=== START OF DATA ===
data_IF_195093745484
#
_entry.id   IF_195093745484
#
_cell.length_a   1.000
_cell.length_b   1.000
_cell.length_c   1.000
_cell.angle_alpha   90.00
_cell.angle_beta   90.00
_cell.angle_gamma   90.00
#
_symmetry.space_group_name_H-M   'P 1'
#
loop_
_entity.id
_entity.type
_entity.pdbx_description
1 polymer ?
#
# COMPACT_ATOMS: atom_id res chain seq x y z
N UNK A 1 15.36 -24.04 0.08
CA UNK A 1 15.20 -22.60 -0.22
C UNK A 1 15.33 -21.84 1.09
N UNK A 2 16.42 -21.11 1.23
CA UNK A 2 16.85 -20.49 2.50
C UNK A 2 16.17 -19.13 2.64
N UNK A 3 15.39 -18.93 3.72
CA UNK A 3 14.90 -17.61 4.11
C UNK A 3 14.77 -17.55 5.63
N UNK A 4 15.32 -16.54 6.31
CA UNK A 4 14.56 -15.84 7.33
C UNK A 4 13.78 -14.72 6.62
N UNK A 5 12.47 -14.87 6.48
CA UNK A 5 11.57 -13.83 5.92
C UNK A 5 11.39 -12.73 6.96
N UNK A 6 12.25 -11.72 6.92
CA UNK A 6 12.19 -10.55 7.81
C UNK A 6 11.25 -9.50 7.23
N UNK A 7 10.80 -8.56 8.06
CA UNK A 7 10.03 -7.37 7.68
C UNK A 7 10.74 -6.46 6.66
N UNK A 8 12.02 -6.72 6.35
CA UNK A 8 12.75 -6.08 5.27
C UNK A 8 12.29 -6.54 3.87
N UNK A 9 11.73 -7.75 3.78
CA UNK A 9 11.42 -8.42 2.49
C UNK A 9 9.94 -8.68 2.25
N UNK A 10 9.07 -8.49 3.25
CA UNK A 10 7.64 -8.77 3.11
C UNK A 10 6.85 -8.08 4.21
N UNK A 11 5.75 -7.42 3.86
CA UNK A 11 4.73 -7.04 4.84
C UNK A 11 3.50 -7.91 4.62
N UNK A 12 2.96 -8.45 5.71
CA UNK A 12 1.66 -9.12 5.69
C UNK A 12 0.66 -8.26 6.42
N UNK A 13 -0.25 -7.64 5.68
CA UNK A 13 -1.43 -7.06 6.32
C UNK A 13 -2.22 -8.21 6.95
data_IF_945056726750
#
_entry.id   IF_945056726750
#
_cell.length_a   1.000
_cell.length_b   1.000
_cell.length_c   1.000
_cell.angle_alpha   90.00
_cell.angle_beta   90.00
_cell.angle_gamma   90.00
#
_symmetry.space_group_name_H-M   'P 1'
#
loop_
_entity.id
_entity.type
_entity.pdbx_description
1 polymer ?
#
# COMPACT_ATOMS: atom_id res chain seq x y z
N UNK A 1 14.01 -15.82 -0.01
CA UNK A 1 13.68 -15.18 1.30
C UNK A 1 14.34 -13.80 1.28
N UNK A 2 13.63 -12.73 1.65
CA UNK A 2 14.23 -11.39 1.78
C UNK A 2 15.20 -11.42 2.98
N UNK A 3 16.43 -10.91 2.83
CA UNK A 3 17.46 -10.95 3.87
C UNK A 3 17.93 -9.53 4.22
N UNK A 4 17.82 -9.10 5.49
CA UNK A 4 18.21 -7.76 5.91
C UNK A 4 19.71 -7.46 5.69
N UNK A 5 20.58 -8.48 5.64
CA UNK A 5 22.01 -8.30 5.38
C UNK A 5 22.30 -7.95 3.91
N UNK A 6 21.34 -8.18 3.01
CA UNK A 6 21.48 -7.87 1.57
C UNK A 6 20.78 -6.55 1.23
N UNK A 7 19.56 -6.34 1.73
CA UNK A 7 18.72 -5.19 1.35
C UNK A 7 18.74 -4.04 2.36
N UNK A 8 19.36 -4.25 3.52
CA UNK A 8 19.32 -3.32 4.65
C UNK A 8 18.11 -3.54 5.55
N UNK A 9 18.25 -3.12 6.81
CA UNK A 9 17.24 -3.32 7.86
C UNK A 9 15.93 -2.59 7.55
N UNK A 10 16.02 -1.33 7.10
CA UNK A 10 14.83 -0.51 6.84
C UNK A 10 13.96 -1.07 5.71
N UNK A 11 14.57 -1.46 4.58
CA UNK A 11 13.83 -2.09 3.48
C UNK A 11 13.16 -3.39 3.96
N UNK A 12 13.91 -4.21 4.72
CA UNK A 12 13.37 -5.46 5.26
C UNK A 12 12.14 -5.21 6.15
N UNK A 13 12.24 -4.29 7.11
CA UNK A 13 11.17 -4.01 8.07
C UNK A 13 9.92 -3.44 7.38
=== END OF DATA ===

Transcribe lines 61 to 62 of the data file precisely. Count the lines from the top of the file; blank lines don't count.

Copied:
#
_entry.id   IF_945056726750